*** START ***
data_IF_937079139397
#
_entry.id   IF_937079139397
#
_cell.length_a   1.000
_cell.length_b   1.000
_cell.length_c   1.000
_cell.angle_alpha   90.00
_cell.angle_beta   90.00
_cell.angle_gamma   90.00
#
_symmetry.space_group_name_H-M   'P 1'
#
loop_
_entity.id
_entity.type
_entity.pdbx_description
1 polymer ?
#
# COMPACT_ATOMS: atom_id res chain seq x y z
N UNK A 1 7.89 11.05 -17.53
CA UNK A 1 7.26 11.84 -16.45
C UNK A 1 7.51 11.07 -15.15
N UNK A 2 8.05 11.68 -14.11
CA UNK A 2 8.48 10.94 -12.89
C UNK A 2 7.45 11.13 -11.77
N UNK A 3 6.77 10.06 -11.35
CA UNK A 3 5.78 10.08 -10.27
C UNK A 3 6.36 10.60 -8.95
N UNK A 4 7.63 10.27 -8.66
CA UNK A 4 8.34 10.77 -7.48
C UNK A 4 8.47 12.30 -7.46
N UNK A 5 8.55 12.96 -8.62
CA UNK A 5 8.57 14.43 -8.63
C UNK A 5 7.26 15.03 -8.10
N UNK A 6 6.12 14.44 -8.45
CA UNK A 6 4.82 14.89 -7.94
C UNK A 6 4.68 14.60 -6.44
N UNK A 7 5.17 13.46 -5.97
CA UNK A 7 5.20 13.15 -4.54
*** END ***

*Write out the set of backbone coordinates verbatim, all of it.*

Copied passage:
data_IF_937079139397
#
_entry.id   IF_937079139397
#
_cell.length_a   1.000
_cell.length_b   1.000
_cell.length_c   1.000
_cell.angle_alpha   90.00
_cell.angle_beta   90.00
_cell.angle_gamma   90.00
#
_symmetry.space_group_name_H-M   'P 1'
#
loop_
_entity.id
_entity.type
_entity.pdbx_description
1 polymer ?
#
# COMPACT_ATOMS: atom_id res chain seq x y z
N UNK A 1 7.89 11.05 -17.53
CA UNK A 1 7.26 11.84 -16.45
C UNK A 1 7.51 11.07 -15.15
N UNK A 2 8.05 11.68 -14.11
CA UNK A 2 8.48 10.94 -12.89
C UNK A 2 7.45 11.13 -11.77
N UNK A 3 6.77 10.06 -11.35
CA UNK A 3 5.78 10.08 -10.27
C UNK A 3 6.36 10.60 -8.95
N UNK A 4 7.63 10.27 -8.66
CA UNK A 4 8.34 10.77 -7.48
C UNK A 4 8.47 12.30 -7.46
N UNK A 5 8.55 12.96 -8.62
CA UNK A 5 8.57 14.43 -8.63
C UNK A 5 7.26 15.03 -8.10
N UNK A 6 6.12 14.44 -8.45
CA UNK A 6 4.82 14.89 -7.94
C UNK A 6 4.68 14.60 -6.44
N UNK A 7 5.17 13.46 -5.97
CA UNK A 7 5.20 13.15 -4.54